It’s a challenge to keep it at one! You cannot do better than Mother Nature; she is teacher and inspirer, not something to overcome. I love coming across a natural landscape and getting the sense that it belongs despite my presence. It existed before I arrived, it’s all under control, without any human input. The birds darting and singing in the trees, the kangaroos bounding about, and the ant digging in the ground were all at work before I arrived and will continue once I leave. This teaches me to remain at peace with the fact that I am small in the scheme of things, that I have my place in the natural world, but that I shouldn’t assume to know too much.
This idea is articulated in the poem, Wild Geese, by Mary Oliver.
What other landscape architects/artists/creatives do you admire?
Jim Sinatra, for the way he thinks outside the square. Bernard Trainor for his bold yet simple style. Sam Cox for his grounded ideals. Kate Seddon for her commitment to the true work of design. Fiona Brockhoff for what she does with plants. And finally, the three talented architects and designers who work in our creative office – Alex Cherry, Carolyn Hall and Harley Tribe. Their capacity and approach makes them a gift to work with.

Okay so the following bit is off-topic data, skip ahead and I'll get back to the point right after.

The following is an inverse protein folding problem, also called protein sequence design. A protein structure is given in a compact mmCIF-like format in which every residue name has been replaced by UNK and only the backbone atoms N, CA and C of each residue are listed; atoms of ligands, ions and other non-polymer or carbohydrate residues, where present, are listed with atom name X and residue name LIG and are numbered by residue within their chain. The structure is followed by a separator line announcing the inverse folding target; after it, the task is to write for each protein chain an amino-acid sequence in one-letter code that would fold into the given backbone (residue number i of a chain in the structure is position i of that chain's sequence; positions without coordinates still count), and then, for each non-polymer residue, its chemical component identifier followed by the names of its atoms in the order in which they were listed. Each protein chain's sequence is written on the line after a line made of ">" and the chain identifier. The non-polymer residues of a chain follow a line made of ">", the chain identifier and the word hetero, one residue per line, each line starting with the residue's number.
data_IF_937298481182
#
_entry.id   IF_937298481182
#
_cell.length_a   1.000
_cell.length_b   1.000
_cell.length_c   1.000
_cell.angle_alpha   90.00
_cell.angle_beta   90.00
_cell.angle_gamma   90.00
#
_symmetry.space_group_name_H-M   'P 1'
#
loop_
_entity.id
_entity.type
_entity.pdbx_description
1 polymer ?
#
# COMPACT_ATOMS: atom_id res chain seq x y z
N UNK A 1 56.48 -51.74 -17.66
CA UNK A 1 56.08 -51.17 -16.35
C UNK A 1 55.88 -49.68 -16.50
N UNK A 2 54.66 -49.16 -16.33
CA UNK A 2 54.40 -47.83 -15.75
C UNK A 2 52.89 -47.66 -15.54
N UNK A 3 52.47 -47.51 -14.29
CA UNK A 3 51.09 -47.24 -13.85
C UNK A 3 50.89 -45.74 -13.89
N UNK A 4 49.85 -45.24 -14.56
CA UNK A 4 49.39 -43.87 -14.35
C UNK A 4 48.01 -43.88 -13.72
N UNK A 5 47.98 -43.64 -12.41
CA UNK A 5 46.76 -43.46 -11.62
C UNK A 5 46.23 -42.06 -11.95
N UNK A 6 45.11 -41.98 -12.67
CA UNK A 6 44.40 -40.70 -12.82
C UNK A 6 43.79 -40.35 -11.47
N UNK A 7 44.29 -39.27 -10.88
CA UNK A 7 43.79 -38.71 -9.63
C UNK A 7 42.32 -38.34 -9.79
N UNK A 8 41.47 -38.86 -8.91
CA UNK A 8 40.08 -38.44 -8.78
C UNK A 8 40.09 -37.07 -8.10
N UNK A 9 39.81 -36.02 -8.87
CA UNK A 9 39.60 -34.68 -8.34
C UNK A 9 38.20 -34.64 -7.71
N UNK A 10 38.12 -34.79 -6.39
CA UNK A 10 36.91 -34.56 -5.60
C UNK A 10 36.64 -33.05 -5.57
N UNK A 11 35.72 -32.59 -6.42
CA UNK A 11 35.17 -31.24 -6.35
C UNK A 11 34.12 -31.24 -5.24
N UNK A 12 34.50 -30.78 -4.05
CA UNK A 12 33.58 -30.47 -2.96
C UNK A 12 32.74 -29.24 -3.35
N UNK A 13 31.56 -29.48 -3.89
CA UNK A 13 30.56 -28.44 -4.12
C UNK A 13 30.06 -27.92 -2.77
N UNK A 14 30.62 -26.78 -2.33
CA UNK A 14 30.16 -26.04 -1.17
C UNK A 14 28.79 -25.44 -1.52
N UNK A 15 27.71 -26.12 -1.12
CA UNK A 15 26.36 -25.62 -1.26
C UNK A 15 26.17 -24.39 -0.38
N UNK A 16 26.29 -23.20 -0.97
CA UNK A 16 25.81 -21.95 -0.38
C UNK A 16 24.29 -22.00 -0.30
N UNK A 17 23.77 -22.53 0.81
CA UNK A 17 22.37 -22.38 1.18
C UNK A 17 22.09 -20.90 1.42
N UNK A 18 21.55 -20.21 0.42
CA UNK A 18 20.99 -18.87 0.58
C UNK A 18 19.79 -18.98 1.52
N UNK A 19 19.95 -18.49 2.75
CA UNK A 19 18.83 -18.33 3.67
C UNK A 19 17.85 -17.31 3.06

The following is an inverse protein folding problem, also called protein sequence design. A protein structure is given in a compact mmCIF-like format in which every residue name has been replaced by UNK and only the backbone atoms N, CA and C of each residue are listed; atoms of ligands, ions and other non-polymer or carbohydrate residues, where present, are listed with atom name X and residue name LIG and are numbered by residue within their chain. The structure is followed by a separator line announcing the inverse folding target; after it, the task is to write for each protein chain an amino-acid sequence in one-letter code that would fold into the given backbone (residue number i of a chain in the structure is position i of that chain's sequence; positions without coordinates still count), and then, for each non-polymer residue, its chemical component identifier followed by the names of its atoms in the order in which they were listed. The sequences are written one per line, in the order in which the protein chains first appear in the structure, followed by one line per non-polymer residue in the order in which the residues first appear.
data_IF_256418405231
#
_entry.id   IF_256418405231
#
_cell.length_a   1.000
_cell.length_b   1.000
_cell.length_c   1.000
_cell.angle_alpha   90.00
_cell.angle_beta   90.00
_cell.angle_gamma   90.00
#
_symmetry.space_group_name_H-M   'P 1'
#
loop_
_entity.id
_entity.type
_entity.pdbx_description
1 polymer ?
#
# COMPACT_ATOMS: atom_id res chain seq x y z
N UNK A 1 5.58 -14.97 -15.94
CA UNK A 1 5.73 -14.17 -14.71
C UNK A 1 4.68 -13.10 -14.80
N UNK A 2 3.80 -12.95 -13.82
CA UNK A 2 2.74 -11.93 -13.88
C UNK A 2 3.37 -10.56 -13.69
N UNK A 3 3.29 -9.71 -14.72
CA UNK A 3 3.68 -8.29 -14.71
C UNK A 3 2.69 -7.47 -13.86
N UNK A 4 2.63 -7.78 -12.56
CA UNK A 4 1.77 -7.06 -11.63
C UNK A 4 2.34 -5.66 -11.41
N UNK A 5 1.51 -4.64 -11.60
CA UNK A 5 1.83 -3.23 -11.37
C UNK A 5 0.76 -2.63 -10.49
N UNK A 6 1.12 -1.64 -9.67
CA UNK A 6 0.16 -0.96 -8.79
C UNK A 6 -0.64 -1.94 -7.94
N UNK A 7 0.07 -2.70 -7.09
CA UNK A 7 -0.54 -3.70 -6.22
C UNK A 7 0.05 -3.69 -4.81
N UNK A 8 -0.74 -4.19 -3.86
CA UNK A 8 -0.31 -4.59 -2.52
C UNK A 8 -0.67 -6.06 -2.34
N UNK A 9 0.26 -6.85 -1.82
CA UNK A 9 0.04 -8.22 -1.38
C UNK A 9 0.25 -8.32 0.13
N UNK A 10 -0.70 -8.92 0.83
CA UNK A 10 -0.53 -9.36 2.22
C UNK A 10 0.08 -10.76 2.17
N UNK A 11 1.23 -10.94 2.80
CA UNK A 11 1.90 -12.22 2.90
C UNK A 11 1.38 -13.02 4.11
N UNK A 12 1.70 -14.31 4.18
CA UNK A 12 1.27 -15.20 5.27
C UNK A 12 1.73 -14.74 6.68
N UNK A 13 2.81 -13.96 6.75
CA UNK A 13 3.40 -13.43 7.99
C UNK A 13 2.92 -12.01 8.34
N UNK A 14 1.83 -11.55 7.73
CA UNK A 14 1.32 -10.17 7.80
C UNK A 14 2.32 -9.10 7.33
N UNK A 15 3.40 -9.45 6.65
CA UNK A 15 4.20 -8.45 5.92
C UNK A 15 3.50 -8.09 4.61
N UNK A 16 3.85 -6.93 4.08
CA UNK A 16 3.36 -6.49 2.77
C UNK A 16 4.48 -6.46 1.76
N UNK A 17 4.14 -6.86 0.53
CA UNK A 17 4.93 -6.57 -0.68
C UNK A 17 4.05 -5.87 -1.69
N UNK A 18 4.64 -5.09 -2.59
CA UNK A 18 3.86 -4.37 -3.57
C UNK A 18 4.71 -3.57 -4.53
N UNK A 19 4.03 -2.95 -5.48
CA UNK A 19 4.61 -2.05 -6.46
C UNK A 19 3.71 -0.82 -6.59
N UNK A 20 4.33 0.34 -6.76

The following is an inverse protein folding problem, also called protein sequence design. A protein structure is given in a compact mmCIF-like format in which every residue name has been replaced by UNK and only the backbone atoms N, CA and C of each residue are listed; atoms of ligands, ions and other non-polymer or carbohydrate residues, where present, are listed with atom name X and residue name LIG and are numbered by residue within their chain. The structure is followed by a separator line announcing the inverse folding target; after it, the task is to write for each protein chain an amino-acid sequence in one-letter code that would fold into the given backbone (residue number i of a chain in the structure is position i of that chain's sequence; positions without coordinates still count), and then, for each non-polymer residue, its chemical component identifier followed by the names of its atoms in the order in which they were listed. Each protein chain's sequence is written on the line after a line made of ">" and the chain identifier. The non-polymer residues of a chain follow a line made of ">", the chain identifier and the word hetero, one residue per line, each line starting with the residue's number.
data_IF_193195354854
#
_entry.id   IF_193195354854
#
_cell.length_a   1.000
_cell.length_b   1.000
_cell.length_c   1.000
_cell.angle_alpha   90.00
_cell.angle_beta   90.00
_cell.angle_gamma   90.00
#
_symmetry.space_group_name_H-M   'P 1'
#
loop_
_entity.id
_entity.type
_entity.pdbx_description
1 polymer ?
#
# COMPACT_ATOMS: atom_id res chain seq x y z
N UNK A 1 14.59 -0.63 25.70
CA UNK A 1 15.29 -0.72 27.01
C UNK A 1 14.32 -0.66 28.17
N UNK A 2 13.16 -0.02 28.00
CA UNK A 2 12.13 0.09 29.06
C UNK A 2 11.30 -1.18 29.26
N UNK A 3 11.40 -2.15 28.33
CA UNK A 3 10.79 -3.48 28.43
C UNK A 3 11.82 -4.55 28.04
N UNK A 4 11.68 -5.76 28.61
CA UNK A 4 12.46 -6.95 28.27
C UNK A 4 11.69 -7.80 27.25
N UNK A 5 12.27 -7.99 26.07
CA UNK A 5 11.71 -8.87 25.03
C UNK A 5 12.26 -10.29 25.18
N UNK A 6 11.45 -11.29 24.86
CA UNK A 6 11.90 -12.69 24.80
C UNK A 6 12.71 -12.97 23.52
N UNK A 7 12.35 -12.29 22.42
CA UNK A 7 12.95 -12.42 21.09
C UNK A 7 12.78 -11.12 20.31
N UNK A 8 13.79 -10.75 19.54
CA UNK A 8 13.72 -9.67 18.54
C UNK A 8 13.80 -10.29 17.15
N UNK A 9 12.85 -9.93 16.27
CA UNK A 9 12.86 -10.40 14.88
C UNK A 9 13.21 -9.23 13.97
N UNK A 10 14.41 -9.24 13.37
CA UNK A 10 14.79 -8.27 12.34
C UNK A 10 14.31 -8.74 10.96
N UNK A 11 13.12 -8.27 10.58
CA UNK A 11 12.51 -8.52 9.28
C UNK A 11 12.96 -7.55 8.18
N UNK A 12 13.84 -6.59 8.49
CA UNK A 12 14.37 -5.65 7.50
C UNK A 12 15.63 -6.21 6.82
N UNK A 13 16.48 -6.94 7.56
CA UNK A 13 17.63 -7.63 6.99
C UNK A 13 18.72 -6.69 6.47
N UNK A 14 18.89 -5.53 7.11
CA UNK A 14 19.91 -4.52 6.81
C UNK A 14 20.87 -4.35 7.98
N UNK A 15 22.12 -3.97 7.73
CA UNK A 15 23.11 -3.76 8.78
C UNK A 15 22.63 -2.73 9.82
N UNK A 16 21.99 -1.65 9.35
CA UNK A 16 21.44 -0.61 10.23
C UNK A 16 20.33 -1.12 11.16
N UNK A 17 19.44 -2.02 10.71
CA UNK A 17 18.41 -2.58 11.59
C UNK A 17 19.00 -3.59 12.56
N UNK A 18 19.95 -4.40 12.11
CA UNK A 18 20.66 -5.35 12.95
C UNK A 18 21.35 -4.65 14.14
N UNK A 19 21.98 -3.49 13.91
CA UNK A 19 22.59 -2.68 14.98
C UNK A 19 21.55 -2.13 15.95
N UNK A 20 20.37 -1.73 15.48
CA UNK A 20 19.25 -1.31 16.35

There are many, many more. I love meeting creative people who do their work in ways that go unnoticed by the internet and social media.
When you’re looking for inspiration for a new project, where do you go?
I try to slow down and check in on what might be with me already that I haven’t noticed yet. The bigger landscape picture helps to gain perspective, in other words, where does this garden sit within the natural world, and then the neighbourhood, what is the local landscape like? I also love going to other gardens, open gardens and the Australian Garden in Cranbourne.
Do you have a collection of tried and true garden plants?
We have a saying in our office, something like ‘let’s work with the usual suspects.’ This means our staple diet of reliable plants that do a good job in our area. It includes correas, lomandras, sea box, westringias, and about 10 other species.
I like grasses, and in my own garden I have many. I also have too many westringias – they perform so well under the gums, and respond well to shaping. How you work with plants is just as important as what plants are used.
If I had to pick one staple, it would be Correa alba, it’s tough, versatile and grows wild on my doorstep.